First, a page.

Round Rock worries about future of tourism

One of the concerns about this so-called 'bathroom bill' is how it could affect tourism and the economy.

With dozens of baseball, football and soccer fields, Round Rock is known as the Sports Capital of Texas. 

"Our sports center is booked up year round,” said Mayor Craig Morgan.

The city just unveiled a $27 million multipurpose complex with state of the art facilities.

All of it is aimed at bringing people to Round Rock from across the state and country.

"The facilities are great, and so people want to play in them,” said Morgan.

Morgan said it's part of their plan to keep their property taxes low- build facilities and bring in tourists.

"They come spend money in our restaurants, they eat, they stay at hotels, and then they leave,” said Morgan. "Tourism is the purist form of economic development.”

He said last year the city took in about $34 million in sales tax. According to Morgan, $17 million of that went to reduce property taxes, creating a 13 cent savings on property taxes.

"I think it’s my job as the mayor to make sure we watch these things that may have an impact to our taxpayer's pocket book," said Morgan.

And he believes there’s a possibility that tax relief could be in jeopardy.

Round Rock is scheduled to host the 2018 U.S. Quidditch National Championship next April, but the organization is questioning that decision.

Related: Grab your broomsticks: US Quidditch Cup coming to Round Rock

"U.S. Quidditch is against gender-based discrimination, including Senate Bill 6 in Texas and similar such legislation being considered in states across the country," their website states.

The proposed “bathroom bill” is now called Senate Bill 3 during the Special Session, but was referred to as Senate Bill 6 during the regular 85th Legislative Session.

U.S. Quidditch released the following statement:

“Per our earlier statement, USQ is committed to holding a US Quidditch Cup 11 event that is consistent with our mission of building community and empowering players of all genders to compete together. We are very excited to bring the Cup to Round Rock next spring, and we have been working with all of our partners in Texas to make sure that they are aware of our concerns regarding House Bill 2899 and any other related legislation. While we cannot comment on specific discussions between our organization and the City of Round Rock, we are continuing to work with the Round Rock Convention and Visitors Bureau as we await the outcome of the Texas legislature’s special session.

We fully intend to proceed with holding US Quidditch Cup 11 in Round Rock and have begun the event planning process in conjunction with our partners there. However, we also want to make sure to be deliberate in our decision-making as we await the outcome of the special session. We appreciate the understanding and the cooperation of the Round Rock Convention and Visitors Bureau and the City of Round Rock, and we look forward to continuing to work with them to hold a championship that represents the athletic pinnacle of our sport while also remaining consistent with our organization’s values.”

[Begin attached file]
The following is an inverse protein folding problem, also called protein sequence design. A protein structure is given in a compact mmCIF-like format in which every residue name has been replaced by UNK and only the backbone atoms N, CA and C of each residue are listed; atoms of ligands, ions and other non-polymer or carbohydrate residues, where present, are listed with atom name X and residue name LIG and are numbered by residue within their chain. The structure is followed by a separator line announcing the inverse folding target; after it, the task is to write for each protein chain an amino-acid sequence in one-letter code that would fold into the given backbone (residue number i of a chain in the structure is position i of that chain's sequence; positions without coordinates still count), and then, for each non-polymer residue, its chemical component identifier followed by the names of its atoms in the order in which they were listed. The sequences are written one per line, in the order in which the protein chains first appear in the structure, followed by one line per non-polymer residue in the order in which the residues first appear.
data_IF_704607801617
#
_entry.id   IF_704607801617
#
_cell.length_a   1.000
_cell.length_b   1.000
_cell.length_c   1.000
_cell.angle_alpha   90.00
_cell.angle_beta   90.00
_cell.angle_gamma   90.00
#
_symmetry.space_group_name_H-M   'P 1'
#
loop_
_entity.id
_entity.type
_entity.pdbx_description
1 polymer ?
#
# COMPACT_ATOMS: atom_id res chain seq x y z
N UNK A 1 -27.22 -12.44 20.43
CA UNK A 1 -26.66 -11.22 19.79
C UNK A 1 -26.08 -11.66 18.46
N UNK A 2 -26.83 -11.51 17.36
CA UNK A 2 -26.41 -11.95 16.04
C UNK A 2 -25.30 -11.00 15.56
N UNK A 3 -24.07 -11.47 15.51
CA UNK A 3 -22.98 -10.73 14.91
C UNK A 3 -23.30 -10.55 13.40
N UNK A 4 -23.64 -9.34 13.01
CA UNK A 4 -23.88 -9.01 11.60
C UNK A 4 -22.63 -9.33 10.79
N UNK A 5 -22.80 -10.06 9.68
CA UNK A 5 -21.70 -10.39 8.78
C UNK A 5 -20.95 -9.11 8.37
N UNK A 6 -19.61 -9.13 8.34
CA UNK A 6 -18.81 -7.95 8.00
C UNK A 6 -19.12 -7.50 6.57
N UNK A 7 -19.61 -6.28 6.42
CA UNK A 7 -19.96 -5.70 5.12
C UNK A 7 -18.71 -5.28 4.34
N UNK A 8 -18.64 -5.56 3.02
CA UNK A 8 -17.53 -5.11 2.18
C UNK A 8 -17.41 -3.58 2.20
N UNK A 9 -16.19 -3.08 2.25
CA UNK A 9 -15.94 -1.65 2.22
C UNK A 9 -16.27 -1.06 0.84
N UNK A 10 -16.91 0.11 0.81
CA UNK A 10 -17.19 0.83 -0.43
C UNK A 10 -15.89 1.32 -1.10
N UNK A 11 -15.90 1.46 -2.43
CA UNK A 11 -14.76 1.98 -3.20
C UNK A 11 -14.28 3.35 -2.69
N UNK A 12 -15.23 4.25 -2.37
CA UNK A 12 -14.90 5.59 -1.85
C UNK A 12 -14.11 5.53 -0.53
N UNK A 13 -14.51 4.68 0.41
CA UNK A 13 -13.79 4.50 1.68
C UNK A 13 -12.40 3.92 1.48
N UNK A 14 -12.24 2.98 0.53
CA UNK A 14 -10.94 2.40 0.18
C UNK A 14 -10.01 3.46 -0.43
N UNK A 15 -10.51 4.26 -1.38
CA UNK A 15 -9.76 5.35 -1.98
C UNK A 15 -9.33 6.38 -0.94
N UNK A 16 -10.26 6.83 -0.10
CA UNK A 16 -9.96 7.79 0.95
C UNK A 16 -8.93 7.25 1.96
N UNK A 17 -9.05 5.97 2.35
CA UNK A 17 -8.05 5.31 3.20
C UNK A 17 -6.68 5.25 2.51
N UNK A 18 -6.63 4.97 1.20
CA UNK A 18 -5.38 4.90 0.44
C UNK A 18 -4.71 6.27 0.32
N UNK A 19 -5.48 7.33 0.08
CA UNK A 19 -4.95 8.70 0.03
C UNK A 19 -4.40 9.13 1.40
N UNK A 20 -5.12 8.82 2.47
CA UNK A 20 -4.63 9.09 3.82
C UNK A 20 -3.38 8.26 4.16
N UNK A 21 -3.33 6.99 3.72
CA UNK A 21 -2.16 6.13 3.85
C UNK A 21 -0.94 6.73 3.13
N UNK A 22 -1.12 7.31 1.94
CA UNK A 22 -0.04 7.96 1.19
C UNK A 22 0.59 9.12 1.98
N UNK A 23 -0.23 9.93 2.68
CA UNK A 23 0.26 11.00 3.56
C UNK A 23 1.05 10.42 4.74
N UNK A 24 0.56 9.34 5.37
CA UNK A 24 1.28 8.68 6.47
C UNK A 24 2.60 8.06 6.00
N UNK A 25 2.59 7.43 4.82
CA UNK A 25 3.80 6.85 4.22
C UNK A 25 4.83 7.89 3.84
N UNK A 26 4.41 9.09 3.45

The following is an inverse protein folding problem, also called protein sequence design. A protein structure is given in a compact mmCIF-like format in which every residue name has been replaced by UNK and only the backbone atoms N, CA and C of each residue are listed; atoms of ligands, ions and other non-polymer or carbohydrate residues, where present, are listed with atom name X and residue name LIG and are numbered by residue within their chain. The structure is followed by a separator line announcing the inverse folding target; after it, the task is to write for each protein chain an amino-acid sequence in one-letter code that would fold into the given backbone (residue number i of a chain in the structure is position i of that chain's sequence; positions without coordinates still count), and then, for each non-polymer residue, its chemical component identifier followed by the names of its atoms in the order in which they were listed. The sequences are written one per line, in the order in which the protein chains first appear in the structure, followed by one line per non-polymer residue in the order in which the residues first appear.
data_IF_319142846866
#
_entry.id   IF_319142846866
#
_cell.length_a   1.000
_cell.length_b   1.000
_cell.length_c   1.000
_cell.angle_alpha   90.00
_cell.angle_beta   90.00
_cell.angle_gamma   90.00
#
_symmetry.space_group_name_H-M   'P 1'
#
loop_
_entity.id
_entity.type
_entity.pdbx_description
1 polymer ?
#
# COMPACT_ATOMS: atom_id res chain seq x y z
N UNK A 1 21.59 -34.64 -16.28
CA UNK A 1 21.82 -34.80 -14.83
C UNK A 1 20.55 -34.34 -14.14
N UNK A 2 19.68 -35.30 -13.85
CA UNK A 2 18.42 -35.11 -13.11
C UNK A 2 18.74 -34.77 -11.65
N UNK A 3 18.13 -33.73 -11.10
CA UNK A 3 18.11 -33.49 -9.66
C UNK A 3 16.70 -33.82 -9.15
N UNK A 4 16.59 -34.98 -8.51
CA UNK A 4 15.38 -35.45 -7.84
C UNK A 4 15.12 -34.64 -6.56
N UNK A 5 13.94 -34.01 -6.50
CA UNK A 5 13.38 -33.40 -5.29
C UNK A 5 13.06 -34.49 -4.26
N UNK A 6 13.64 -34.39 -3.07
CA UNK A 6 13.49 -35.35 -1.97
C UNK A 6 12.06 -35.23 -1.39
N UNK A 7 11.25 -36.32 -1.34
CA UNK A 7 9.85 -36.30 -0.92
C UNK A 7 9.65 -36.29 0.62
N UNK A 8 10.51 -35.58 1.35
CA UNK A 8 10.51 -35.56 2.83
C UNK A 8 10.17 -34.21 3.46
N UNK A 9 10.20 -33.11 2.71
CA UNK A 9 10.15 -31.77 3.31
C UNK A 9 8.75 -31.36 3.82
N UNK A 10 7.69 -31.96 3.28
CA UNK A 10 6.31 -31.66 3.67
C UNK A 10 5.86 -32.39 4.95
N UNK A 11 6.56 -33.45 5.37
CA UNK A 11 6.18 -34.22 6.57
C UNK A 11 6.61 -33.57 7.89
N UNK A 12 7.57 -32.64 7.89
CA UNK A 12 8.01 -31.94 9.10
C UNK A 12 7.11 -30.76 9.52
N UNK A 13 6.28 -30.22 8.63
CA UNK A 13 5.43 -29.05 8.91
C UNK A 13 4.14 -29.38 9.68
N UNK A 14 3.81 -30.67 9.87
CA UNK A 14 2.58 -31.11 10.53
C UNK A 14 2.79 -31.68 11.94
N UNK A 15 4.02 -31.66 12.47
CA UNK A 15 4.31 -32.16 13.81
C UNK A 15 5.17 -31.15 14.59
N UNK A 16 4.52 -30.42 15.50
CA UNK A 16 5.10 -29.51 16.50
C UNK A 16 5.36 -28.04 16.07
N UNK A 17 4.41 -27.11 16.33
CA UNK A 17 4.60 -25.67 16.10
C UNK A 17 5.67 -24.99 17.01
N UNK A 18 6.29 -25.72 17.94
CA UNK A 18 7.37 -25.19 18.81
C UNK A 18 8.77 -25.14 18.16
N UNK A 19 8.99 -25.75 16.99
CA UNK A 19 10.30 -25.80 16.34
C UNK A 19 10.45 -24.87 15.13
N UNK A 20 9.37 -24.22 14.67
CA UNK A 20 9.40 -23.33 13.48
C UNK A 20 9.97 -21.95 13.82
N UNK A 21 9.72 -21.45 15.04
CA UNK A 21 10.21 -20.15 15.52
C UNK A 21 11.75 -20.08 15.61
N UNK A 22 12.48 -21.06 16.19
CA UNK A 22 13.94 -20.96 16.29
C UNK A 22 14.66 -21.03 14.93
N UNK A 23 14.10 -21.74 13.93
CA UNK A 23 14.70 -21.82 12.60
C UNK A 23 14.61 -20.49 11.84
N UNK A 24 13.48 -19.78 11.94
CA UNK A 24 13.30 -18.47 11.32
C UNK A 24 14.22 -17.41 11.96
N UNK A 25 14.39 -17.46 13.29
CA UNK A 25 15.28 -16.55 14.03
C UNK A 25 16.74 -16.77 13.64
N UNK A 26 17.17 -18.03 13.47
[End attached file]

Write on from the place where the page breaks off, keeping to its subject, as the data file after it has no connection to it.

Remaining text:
At this time, U.S. Quidditch told KVUE they plan to hold the Quidditch Cup in Round Rock, but want to wait for a decision from lawmakers.

"If there's tournaments that pull out and it’s a trend where more start to pull out then that's less sales tax to help reduce our property tax," said Morgan. "You will either have to make that up ultimately through property taxes or cutting core services."

According to Morgan, the U.S. Women's Lacrosse Women's Championship also wants to see what happens at the Capitol before making a commitment.

"One or two tournaments may not really have that big of an impact, but if the trend starts and its three, four, five major tournaments over a period of time, and you start seeing a decrease in the city sales tax side, then you have to make that money up somewhere,” said Morgan.

Earlier this week, business leaders said the state has already lost more than $60 million due to SB4 and talks of a potential “bathroom bill.”

Lieutenant Governor Dan Patrick, who backs the “privacy legislation,” said it shouldn't impact the Texas economy.

"It's just more talk from opponents who have nothing else to say because they can't really defend the bill,” said Patrick in a press conference earlier this year.

A spokesman from Patrick’s office issued a statement to KVUE Thursday:

“The Lt. Governor has said many times that predictions of negative economic impact simply don't hold water.  There has been no negative fallout in Houston, which overwhelmingly supported privacy. North Carolina, whose law mirrors what is being proposed in Texas, just had a record year in tourism, according to officials there. Despite a great deal of misinformation about this issue, support for privacy protections from Texans of both political parties and every demographic group remains very strong.“

A spokesman for Governor Greg Abbott’s Office also sent KVUE a statement Thursday:

“The reason businesses are coming to Texas is because of the economic climate Texas has established with low taxes, reasonable regulations, right to work laws and litigation reform. Additionally, people want to do business and raise their families in a state that has safe communities, and this law helps achieve that. The business reality is far different than the press narrative. The recently released CEO magazine list for best states to do business once again has Texas on the top. The truth is that businesses look at what is best for their bottom line, and Texas is that place.”

Whether the bill passes or not, Round Rock just wants people to continue to visit.

"The law's not even in place yet, so we don't even know what's going to happen in the special session, but we are going to watch it,” said Morgan.

© 2017 KVUE-TV


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